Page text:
Archive for the ‘Careers’ Category
How much do you invest in the leadership capability of the younger employees in your company? Those individuals who are at the very start of their careers and who will undoubtedly be the senior managers of the future?
Today was hugely special, as we held the first Young Leaders Conference for our division, attended by 50 staff under the age of 30, as well as some of the current (invariably older!) senior managers and directors. Inspired by our employees who attended One Young World, the intention for our internal event was to enable people to network, to learn about leadership, to share experiences and to enthuse and engage individuals who have huge amounts to offer, if we take the time to listen. It is a two-day event held at the conference facility of London Zoo with a dinner this evening, attended by Informa‘s CEO and Group HR Director, as well as our divisional directors. It’s worth noting that we ran an application process open to everyone under the ago of 30, rather than doing any form of preselection.
And honestly, today was brilliant. The energy in the room was fantastic, there was a real freshness of perspective and thirst for learning demonstrated in all the delegates, and best of all there was an ongoing buzz of conversation: people getting to know each other, forging connections and making friends. Some inspirational speakers, practical tools, open dialogue about how senior managers had built their careers and made the most of internal and external opportunities, collaboration and interactive and engaging exercises, culminating in a memorable whole team exercise involving a drumming and percussion workshop at the end of the day.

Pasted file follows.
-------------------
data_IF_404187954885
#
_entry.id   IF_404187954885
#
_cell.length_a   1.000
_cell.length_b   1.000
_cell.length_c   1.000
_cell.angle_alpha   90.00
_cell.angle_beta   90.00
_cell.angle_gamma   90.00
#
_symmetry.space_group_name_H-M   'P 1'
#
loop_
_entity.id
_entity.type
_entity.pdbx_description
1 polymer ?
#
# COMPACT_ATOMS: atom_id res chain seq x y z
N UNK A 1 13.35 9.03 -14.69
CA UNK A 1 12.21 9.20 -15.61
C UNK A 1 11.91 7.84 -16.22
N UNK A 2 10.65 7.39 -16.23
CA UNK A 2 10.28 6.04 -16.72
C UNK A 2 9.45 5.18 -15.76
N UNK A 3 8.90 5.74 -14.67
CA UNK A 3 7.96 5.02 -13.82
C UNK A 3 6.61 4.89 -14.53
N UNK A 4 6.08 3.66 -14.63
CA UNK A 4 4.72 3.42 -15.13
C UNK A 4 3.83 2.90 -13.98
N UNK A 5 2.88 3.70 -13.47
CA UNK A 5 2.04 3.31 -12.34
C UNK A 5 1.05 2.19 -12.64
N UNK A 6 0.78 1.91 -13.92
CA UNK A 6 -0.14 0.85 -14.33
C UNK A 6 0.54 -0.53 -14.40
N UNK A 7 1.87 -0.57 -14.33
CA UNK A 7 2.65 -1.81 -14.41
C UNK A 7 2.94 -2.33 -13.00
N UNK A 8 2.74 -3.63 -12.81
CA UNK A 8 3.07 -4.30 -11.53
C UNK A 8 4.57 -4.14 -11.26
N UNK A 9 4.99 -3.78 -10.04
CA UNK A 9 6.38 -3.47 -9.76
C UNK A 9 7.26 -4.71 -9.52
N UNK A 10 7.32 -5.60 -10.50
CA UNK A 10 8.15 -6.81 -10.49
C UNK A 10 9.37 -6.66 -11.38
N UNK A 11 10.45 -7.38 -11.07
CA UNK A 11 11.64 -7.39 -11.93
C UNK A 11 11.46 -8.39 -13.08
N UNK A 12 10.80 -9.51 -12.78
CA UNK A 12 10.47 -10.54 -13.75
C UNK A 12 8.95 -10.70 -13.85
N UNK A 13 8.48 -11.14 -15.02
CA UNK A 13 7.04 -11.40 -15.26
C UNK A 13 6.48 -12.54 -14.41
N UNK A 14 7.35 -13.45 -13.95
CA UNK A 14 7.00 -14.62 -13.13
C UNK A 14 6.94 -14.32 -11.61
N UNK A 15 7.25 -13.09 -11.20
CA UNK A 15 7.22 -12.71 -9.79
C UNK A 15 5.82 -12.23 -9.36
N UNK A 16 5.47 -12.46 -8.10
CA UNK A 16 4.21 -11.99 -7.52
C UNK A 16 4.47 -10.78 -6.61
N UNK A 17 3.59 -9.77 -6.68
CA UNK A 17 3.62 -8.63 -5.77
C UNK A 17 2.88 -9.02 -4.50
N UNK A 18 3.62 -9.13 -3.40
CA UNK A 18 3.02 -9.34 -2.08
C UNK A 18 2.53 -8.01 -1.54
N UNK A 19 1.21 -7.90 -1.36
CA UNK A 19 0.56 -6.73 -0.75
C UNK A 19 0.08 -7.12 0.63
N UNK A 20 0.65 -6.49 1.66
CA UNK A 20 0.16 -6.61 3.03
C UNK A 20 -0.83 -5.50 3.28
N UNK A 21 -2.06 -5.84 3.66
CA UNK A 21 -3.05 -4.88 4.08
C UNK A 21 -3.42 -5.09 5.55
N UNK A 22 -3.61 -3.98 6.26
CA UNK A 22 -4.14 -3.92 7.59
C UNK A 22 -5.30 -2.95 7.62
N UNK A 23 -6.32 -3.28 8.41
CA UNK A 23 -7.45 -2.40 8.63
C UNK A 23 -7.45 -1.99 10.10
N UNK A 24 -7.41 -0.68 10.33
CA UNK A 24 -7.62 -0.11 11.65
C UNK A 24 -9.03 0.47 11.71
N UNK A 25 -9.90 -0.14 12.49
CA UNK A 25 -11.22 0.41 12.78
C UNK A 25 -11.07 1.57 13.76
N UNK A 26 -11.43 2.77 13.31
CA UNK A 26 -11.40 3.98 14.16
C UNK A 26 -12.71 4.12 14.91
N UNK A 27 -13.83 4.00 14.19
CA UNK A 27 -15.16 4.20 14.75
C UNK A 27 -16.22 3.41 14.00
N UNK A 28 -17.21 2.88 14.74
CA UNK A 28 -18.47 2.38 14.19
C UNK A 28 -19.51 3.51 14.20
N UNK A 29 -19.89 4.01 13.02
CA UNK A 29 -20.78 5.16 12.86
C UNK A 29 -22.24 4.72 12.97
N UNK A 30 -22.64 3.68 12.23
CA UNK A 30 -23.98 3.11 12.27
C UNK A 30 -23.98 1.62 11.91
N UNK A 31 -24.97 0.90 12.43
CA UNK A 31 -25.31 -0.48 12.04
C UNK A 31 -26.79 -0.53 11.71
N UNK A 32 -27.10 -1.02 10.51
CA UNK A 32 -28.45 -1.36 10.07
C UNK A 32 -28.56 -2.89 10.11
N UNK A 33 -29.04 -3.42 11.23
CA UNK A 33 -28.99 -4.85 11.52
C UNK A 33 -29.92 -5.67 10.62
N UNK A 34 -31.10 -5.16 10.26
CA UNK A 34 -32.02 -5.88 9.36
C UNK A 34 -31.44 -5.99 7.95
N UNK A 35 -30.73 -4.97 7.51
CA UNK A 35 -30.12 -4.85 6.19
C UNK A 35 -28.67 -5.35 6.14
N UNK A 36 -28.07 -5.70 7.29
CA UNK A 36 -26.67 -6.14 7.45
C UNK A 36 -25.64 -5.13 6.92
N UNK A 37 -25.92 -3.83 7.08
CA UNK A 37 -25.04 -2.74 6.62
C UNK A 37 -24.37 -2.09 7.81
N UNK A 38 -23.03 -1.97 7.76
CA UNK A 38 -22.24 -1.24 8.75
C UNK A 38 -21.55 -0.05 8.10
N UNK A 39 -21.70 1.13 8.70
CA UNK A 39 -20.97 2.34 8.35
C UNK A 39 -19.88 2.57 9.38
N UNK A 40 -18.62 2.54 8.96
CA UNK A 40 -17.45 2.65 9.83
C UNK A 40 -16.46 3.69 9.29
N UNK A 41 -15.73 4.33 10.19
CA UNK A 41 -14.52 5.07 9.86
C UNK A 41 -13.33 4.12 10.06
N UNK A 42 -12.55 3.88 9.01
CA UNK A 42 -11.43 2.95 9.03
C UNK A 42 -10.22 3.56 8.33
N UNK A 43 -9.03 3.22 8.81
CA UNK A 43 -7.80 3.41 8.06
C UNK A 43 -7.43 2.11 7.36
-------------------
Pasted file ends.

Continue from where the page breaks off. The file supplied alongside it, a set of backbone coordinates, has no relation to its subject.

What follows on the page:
It was a great day and I’m sure tomorrow will be too. Time will tell of course, what the long-term impact of this type of event will be…but I definitely have high hopes of a very bright future indeed 🙂
So, last week Cranfield published their latest report on women in UK boardrooms and confirmed that women now make up 15.6% of the boards in FTSE 100 companies, compared to 12.5% last March and a government target of 25% of female directors by 2015. In addition, the number of all-male FTSE 100 boards dropped to 13 from 2010’s figure of 21, and, for the first time, a minority of FTSE 250 companies now have all-male boards. Perhaps interestingly, or inevitably, the report found that a high proportion of female appointments to FTSE boards have been made despite those women having no prior FTSE board experience and that 72% of new FTSE 250 female directors had no prior FTSE experience.